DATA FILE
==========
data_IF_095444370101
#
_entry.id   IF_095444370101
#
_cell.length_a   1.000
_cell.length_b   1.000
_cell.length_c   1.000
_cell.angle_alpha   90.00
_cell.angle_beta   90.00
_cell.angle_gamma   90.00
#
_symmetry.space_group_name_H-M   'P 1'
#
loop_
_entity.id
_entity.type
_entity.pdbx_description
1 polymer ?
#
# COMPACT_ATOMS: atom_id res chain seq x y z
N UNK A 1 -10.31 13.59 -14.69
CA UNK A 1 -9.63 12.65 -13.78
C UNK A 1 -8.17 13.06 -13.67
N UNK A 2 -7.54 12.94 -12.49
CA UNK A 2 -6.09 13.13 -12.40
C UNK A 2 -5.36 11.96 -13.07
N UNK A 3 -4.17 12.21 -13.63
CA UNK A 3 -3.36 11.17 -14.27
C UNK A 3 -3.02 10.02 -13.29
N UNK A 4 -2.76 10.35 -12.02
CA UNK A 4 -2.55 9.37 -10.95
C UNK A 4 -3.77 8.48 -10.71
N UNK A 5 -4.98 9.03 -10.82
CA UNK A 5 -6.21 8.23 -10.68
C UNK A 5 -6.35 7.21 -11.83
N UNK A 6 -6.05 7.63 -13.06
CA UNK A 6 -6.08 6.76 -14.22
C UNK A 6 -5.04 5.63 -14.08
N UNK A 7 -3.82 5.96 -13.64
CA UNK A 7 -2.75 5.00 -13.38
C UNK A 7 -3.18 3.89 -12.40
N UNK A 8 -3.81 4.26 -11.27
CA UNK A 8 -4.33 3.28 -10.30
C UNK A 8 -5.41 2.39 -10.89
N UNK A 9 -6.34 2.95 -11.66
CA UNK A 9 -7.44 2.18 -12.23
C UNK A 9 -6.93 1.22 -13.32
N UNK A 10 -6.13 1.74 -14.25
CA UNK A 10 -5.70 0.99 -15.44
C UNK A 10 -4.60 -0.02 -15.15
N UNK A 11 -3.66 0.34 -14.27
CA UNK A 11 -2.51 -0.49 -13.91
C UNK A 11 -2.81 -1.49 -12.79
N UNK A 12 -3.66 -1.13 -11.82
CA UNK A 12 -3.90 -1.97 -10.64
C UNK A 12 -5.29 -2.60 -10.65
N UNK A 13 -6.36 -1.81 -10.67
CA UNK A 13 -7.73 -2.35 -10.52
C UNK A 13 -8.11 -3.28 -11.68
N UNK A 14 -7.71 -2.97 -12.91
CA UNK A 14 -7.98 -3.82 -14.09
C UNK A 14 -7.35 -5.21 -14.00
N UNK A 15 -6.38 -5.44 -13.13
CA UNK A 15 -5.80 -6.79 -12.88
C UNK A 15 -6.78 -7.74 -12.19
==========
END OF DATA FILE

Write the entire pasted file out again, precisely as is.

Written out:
data_IF_095444370101
#
_entry.id   IF_095444370101
#
_cell.length_a   1.000
_cell.length_b   1.000
_cell.length_c   1.000
_cell.angle_alpha   90.00
_cell.angle_beta   90.00
_cell.angle_gamma   90.00
#
_symmetry.space_group_name_H-M   'P 1'
#
loop_
_entity.id
_entity.type
_entity.pdbx_description
1 polymer ?
#
# COMPACT_ATOMS: atom_id res chain seq x y z
N UNK A 1 -10.31 13.59 -14.69
CA UNK A 1 -9.63 12.65 -13.78
C UNK A 1 -8.17 13.06 -13.67
N UNK A 2 -7.54 12.94 -12.49
CA UNK A 2 -6.09 13.13 -12.40
C UNK A 2 -5.36 11.96 -13.07
N UNK A 3 -4.17 12.21 -13.63
CA UNK A 3 -3.36 11.17 -14.27
C UNK A 3 -3.02 10.02 -13.29
N UNK A 4 -2.76 10.35 -12.02
CA UNK A 4 -2.55 9.37 -10.95
C UNK A 4 -3.77 8.48 -10.71
N UNK A 5 -4.98 9.03 -10.82
CA UNK A 5 -6.21 8.23 -10.68
C UNK A 5 -6.35 7.21 -11.83
N UNK A 6 -6.05 7.63 -13.06
CA UNK A 6 -6.08 6.76 -14.22
C UNK A 6 -5.04 5.63 -14.08
N UNK A 7 -3.82 5.96 -13.64
CA UNK A 7 -2.75 5.00 -13.38
C UNK A 7 -3.18 3.89 -12.40
N UNK A 8 -3.81 4.26 -11.27
CA UNK A 8 -4.33 3.28 -10.30
C UNK A 8 -5.41 2.39 -10.89
N UNK A 9 -6.34 2.95 -11.66
CA UNK A 9 -7.44 2.18 -12.23
C UNK A 9 -6.93 1.22 -13.32
N UNK A 10 -6.13 1.74 -14.25
CA UNK A 10 -5.70 0.99 -15.44
C UNK A 10 -4.60 -0.02 -15.15
N UNK A 11 -3.66 0.34 -14.27
CA UNK A 11 -2.51 -0.49 -13.91
C UNK A 11 -2.81 -1.49 -12.79
N UNK A 12 -3.66 -1.13 -11.82
CA UNK A 12 -3.90 -1.97 -10.64
C UNK A 12 -5.29 -2.60 -10.65
N UNK A 13 -6.36 -1.81 -10.67
CA UNK A 13 -7.73 -2.35 -10.52
C UNK A 13 -8.11 -3.28 -11.68
N UNK A 14 -7.71 -2.97 -12.91
CA UNK A 14 -7.98 -3.82 -14.09
C UNK A 14 -7.35 -5.21 -14.00
N UNK A 15 -6.38 -5.44 -13.13
CA UNK A 15 -5.80 -6.79 -12.88
C UNK A 15 -6.78 -7.74 -12.19